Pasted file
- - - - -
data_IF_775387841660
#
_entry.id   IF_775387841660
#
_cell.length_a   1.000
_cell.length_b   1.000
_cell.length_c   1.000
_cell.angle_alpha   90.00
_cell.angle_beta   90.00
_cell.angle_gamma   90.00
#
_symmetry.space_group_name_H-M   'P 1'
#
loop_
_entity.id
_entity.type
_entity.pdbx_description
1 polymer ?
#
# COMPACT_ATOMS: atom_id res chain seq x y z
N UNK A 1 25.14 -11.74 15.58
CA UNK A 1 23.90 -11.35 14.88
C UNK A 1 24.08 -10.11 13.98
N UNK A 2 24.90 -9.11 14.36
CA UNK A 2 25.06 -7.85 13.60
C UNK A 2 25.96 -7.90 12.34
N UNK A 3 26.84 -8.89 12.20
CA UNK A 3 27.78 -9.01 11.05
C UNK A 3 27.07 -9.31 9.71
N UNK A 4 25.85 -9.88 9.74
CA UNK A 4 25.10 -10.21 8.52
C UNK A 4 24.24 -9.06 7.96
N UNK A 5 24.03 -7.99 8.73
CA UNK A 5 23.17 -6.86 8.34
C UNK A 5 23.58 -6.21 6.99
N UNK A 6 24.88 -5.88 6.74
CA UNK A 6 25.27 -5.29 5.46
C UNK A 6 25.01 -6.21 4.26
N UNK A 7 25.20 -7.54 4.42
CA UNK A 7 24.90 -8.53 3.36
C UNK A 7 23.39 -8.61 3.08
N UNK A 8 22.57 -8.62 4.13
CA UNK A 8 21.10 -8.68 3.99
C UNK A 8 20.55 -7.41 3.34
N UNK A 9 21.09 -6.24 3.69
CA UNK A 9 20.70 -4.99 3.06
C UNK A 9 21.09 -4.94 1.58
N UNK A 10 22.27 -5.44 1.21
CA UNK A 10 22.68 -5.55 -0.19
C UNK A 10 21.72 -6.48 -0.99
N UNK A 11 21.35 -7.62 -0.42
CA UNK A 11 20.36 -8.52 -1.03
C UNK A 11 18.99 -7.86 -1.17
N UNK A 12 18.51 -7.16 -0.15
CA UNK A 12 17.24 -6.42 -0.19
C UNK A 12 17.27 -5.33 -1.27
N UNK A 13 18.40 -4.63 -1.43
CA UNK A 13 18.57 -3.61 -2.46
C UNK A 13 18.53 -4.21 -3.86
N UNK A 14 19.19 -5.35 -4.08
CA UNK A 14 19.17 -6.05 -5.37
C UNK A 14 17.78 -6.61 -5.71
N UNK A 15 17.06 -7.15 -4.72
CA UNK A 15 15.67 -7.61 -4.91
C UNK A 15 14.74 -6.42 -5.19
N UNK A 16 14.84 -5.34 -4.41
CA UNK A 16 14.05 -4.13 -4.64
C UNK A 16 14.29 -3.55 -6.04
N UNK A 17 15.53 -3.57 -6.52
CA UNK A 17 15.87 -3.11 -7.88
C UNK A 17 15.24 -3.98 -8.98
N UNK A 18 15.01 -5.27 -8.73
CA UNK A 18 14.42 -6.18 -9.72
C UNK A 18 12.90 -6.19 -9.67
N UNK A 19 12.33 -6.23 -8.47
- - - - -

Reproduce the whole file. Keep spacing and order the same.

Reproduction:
data_IF_775387841660
#
_entry.id   IF_775387841660
#
_cell.length_a   1.000
_cell.length_b   1.000
_cell.length_c   1.000
_cell.angle_alpha   90.00
_cell.angle_beta   90.00
_cell.angle_gamma   90.00
#
_symmetry.space_group_name_H-M   'P 1'
#
loop_
_entity.id
_entity.type
_entity.pdbx_description
1 polymer ?
#
# COMPACT_ATOMS: atom_id res chain seq x y z
N UNK A 1 25.14 -11.74 15.58
CA UNK A 1 23.90 -11.35 14.88
C UNK A 1 24.08 -10.11 13.98
N UNK A 2 24.90 -9.11 14.36
CA UNK A 2 25.06 -7.85 13.60
C UNK A 2 25.96 -7.90 12.34
N UNK A 3 26.84 -8.89 12.20
CA UNK A 3 27.78 -9.01 11.05
C UNK A 3 27.07 -9.31 9.71
N UNK A 4 25.85 -9.88 9.74
CA UNK A 4 25.10 -10.21 8.52
C UNK A 4 24.24 -9.06 7.96
N UNK A 5 24.03 -7.99 8.73
CA UNK A 5 23.17 -6.86 8.34
C UNK A 5 23.58 -6.21 6.99
N UNK A 6 24.88 -5.88 6.74
CA UNK A 6 25.27 -5.29 5.46
C UNK A 6 25.01 -6.21 4.26
N UNK A 7 25.20 -7.54 4.42
CA UNK A 7 24.90 -8.53 3.36
C UNK A 7 23.39 -8.61 3.08
N UNK A 8 22.57 -8.62 4.13
CA UNK A 8 21.10 -8.68 3.99
C UNK A 8 20.55 -7.41 3.34
N UNK A 9 21.09 -6.24 3.69
CA UNK A 9 20.70 -4.99 3.06
C UNK A 9 21.09 -4.94 1.58
N UNK A 10 22.27 -5.44 1.21
CA UNK A 10 22.68 -5.55 -0.19
C UNK A 10 21.72 -6.48 -0.99
N UNK A 11 21.35 -7.62 -0.42
CA UNK A 11 20.36 -8.52 -1.03
C UNK A 11 18.99 -7.86 -1.17
N UNK A 12 18.51 -7.16 -0.15
CA UNK A 12 17.24 -6.42 -0.19
C UNK A 12 17.27 -5.33 -1.27
N UNK A 13 18.40 -4.63 -1.43
CA UNK A 13 18.57 -3.61 -2.46
C UNK A 13 18.53 -4.21 -3.86
N UNK A 14 19.19 -5.35 -4.08
CA UNK A 14 19.17 -6.05 -5.37
C UNK A 14 17.78 -6.61 -5.71
N UNK A 15 17.06 -7.15 -4.72
CA UNK A 15 15.67 -7.61 -4.91
C UNK A 15 14.74 -6.42 -5.19
N UNK A 16 14.84 -5.34 -4.41
CA UNK A 16 14.05 -4.13 -4.64
C UNK A 16 14.29 -3.55 -6.04
N UNK A 17 15.53 -3.57 -6.52
CA UNK A 17 15.87 -3.11 -7.88
C UNK A 17 15.24 -3.98 -8.98
N UNK A 18 15.01 -5.27 -8.73
CA UNK A 18 14.42 -6.18 -9.72
C UNK A 18 12.90 -6.19 -9.67
N UNK A 19 12.33 -6.23 -8.47